Financial statements are quarterly or annua reports, including balance sheets, income statements, and cash flow statements, as well as portfolio markups. They can be certified by the General Partner, the industry standard, or audited or reviewed by a Certified Public Accountant.
Timeframes offer critical temporal structure to the life of a venture capital fund. They specify periods for fundraising, investing, and fund duration, along with potential extensions. These timelines coordinate the activities of General Partners and Limited Partners, guiding when to raise funds, when to invest, and the overall lifespan of the fund. Knowledge of these timeframes is key to managing expectations, planning strategies, and meeting responsibilities.
Fund duration defines the venture capital fund’s lifespan, usually counted from the initial closing date. Typically, it lasts 10 years, an industry standard. However, it may also be set to 8 or 12 years.
Fund Duration Extension
The fund duration extension is a provision to lengthen the fund’s lifespan. The standard extension period in the industry is two one-year periods. Nevertheless, it can be set to zero years, meaning no extension, or one year.
The fundraising period refers to the time frame during which the fund collects commitments from limited partners. The industry standard is 18 months starting from the initial closing date. However, it can be set to 9 or 12 months.
The investment period refers to the time frame during which the fund can make investments. It typically spans 4 years for new managers, which is the industry standard, starting from the initial closing date. It can also be set to 3 or 5 years.
Capital Call Notice Period
The Capital Call Notice Period is the specified duration within which Limited Partners must deliver cash to the Fund following a Capital Call Notice. The industry standard is 15 days, though it can be either 10 or 30 days.
The fiscal year is a 12-month accounting period, used for financial reporting. The typical end-date for the fiscal year in the industry is December 31. Nevertheless, it could also end on June 30 or September 30.
>>> The Post-Investment Period is the phase following the Investment Period until the end of the fund life. The fund is typically not making new investments during this time. Normally, managers charge less management fees during this period.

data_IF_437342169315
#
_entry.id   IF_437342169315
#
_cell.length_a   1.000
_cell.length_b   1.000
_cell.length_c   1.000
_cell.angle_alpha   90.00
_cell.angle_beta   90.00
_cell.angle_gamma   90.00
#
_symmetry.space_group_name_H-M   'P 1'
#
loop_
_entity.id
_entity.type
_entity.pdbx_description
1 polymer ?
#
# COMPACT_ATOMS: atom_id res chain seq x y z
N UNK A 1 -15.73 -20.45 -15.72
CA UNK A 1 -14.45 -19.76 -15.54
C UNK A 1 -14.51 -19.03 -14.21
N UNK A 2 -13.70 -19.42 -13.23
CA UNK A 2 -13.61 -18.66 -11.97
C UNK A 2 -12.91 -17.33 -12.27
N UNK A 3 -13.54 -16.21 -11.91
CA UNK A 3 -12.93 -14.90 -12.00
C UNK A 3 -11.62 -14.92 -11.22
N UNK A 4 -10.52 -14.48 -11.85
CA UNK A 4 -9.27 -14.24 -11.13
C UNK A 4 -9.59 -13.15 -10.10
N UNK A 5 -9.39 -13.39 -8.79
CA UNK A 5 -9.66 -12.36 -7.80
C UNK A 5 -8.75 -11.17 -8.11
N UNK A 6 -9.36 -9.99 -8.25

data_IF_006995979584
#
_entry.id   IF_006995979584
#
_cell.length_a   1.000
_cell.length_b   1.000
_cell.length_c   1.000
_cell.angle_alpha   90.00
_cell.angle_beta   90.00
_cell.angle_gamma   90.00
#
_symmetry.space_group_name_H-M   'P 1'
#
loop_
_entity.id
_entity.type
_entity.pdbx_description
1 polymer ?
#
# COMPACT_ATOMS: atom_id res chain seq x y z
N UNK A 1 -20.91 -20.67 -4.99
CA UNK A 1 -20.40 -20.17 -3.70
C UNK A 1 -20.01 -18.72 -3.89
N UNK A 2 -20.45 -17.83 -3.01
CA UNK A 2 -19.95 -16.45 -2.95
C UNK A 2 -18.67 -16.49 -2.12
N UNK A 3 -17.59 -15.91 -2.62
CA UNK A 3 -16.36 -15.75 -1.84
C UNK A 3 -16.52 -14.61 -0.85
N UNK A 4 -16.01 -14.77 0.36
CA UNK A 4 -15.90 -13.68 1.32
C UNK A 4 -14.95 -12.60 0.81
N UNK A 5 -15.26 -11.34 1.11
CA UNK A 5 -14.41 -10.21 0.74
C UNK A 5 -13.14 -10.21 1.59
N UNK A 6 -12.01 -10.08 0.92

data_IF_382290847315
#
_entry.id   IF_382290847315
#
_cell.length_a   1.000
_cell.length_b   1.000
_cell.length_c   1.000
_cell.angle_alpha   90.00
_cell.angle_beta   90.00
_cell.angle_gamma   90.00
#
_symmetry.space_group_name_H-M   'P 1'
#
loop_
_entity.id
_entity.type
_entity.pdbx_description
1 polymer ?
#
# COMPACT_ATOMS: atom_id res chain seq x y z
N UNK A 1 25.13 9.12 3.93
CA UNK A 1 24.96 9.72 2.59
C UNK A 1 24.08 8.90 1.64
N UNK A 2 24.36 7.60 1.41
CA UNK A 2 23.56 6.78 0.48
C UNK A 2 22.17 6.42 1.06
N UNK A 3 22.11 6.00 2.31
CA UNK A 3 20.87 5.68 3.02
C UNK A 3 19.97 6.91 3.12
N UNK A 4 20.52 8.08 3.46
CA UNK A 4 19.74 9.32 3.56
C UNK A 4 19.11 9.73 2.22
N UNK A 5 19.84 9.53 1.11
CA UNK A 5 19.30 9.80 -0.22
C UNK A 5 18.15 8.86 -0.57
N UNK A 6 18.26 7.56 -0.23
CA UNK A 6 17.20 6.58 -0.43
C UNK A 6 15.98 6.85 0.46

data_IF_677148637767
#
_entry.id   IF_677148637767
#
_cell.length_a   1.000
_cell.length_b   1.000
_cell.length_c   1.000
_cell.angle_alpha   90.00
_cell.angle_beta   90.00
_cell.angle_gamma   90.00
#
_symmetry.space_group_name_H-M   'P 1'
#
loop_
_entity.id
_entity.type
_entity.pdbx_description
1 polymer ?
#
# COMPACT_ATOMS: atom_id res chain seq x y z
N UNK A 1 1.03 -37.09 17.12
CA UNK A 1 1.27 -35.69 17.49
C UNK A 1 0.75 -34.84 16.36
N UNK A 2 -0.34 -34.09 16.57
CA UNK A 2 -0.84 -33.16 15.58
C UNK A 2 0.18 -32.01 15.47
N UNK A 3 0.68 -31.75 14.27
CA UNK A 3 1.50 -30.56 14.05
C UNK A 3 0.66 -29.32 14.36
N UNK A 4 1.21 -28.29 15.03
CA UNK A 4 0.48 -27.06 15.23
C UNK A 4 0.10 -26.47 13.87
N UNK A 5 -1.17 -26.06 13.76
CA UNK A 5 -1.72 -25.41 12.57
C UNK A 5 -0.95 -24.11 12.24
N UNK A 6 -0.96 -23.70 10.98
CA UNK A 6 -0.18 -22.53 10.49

Understanding restrictions is essential to avoid legal issues, financial mishaps, or strategic misalignments. They can include prohibited sectors for investment, caps on organizational expenses, and triggers for initiating a successor fund. These terms provide necessary boundaries for investment activities and fund expenses. General Partners and Limited Partners must be aware of these limitations to operate within legal and agreed-upon parameters, ensuring a successful and compliant venture capital operation.
Prohibited sectors are industries or fields where the fund is not allowed to invest. This restriction may be due to regulatory considerations, ethical stance, limited partner requests, or risk profile. Prohibited sectors usually covers sectors such as alcohol, gambling, weapons, and digital currencies.
Organizational Expenses Cap
The organizational expenses cap is the upper limit on fees, costs, and expenses related to forming the fund and offering partnership interests. The industry standard cap for new managers is $50,000, although it can be set as high as $75,000 or $100,000.
Successor Fund Threshold
The successor fund threshold, defined in the LPA, is a predetermined percentage of Total Capital Commitments invested or allocated towards portfolio investments and fund expenses. Once this specific threshold is met, the GPs may begin the creation of a new fund. While the industry norm is typically 70%, this could vary and may be set at 0% or 50%.
The venture capital industry is full of terms and phrases that may seem arcane to newcomers. However, understanding these terms, particularly in the context of a Limited Partnership Agreement, is vital for participating effectively in this space. From the finer points of fund details to the broad strokes of financial reporting, these concepts form the bedrock of any venture capital undertaking. As a novice, your familiarity with these terms will not only make the industry more accessible but will also pave the way for your successful participation in venture capital investment opportunities.